In addition to being over-represented in the Los Angeles County homeless population, Black youth experiencing homelessness graduate from high school at a rate 21 percentage points below the county average for all homeless students (Public Health Institute & California Environmental Health Tracking Program, 2015). In most of the focus districts we focused on, Black students who are experiencing homelessness clearly face cumulative disadvantages, with suspension rates that exceed overall County rates, as well as such rates for Black students in the County or non-Black students that are experiencing homelessness. The suspension rates of Black students experiencing homelessness in Antelope Valley and Bellflower school districts are particularly high (figure 2.22). Notably, the rate of suspensions of Black students experiencing homelessness in Bellflower are double that of all Black students in Bellflower.
Students with Disabilities
Although the Individuals with Disabilities Education Act (IDEA) of 1975 was established to ensure all children with disabilities receive an equitable education, students placed in special education classrooms still experience significant barriers to educational equity in schools. Throughout Los Angeles County, students who receive an Individualized Education Plan (IEP) due to learning differences are more likely to perform below grade level in reading, Mathematics, and Science on standardized assessments. Figure 2.23 reflects district level students with disabilities. In 10 of the 14 focus districts there is relative parity between the percentage of Black students in special education and their representation in the larger population. In Inglewood Unified, for example, Black students represent 40% of the district’s overall population and 40% of the students with a disability. However, in Antelope Valley, Compton, and Paramount school districts, Black students are significantly overrepresented in the students with disability population. While Black students make up 17% of the student population in Antelope Valley, Black students make up nearly a third (27%) of students with disabilities. These disparities raise important questions about the identification process that places a higher number of Black students in Special Education, as well as whether the effects of cumulative disadvantage are also at play.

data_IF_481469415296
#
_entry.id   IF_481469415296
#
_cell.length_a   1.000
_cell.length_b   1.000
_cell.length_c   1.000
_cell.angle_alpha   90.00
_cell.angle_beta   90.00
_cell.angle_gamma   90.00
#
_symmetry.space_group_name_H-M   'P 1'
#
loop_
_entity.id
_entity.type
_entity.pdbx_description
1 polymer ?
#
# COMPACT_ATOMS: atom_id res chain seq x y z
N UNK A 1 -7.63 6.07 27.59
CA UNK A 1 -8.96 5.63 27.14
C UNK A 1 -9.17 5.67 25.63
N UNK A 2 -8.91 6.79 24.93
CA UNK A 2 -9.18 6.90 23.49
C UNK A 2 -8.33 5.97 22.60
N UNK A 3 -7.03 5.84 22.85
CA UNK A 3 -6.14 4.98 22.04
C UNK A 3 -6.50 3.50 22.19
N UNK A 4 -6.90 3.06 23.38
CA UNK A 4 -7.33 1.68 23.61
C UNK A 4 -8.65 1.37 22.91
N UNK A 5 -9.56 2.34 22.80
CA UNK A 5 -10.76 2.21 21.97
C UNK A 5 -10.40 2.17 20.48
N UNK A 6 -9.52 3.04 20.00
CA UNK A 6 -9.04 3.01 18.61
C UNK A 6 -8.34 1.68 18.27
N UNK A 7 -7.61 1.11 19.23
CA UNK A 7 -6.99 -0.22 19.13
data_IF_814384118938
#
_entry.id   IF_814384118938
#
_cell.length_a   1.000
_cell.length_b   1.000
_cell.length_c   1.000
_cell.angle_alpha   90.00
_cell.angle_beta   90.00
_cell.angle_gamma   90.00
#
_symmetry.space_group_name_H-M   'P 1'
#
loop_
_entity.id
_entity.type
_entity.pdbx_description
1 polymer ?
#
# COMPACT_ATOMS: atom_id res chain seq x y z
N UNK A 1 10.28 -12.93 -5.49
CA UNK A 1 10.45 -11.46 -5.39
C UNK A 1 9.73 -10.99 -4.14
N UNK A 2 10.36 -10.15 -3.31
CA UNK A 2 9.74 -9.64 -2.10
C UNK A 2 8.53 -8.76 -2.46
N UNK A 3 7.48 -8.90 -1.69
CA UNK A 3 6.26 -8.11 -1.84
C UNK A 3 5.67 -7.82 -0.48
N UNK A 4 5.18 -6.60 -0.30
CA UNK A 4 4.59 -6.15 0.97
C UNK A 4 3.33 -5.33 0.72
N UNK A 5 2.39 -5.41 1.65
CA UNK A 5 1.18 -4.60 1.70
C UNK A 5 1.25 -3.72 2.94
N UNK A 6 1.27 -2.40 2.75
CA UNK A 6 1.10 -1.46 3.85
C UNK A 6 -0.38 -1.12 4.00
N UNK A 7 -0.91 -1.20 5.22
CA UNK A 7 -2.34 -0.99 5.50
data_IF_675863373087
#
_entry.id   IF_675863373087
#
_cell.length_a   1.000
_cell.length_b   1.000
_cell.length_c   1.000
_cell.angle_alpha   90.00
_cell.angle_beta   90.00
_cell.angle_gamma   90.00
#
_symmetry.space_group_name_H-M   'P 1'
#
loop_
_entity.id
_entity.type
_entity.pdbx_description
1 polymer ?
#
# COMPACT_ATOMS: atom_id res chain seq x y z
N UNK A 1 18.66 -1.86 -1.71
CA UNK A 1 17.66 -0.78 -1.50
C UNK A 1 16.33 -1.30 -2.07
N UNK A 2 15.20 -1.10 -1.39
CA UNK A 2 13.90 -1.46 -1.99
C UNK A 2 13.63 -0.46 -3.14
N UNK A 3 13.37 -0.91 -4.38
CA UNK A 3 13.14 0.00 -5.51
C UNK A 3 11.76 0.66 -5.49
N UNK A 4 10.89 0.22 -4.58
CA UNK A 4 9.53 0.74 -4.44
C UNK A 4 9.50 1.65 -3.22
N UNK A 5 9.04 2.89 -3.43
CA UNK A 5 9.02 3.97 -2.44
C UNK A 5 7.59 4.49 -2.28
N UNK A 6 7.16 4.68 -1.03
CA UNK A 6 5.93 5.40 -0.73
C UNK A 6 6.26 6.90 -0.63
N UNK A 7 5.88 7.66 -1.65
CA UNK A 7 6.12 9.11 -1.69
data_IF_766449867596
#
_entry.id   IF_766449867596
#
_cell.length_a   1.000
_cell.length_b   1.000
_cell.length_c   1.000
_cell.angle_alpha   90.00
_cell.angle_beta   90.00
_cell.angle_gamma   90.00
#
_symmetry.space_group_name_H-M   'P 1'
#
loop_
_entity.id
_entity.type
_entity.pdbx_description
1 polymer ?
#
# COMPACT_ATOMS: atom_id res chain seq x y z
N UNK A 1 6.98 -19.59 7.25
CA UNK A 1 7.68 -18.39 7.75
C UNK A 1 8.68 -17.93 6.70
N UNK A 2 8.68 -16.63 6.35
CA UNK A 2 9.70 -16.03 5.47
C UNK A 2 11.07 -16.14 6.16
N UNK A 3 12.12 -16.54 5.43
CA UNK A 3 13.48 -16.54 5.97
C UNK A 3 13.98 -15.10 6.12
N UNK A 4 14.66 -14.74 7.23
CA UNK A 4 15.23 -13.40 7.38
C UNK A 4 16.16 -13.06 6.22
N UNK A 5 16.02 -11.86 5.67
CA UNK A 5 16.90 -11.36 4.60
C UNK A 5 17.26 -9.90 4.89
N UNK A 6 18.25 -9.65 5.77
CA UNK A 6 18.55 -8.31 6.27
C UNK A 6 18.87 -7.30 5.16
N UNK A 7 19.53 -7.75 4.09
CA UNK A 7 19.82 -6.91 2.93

The majority of Black students with disabilities graduate at alarmingly low rates. And while school districts such as Inglewood, Paramount, Pasadena, Bellflower, and Long Beach are closer to Los Angeles County averages, both Antelope Valley and Los Angeles have gaps greater than 25% of the County averages and these students do not graduate from high school on time (Figure 2.24).
Figure 2.25 reflects the suspension rates for Black students with disabilities in Los Angeles County in the 14 focus districts. In 13 of the 14 school districts, Black students with disabilities range from being two to 10 times more likely to be suspended than the average Los Angeles County student. In Antelope Valley, Pasadena, and Bellflower school districts, one in four Black students with a disability were suspended at least once during the 2018-19 school year.
The high rates of suspensions of Black students with disabilities might suggest that there is either gross neglect for Black students with disabilities, or a complete and total misunderstanding of students’ behaviors
that requires a significant intervention.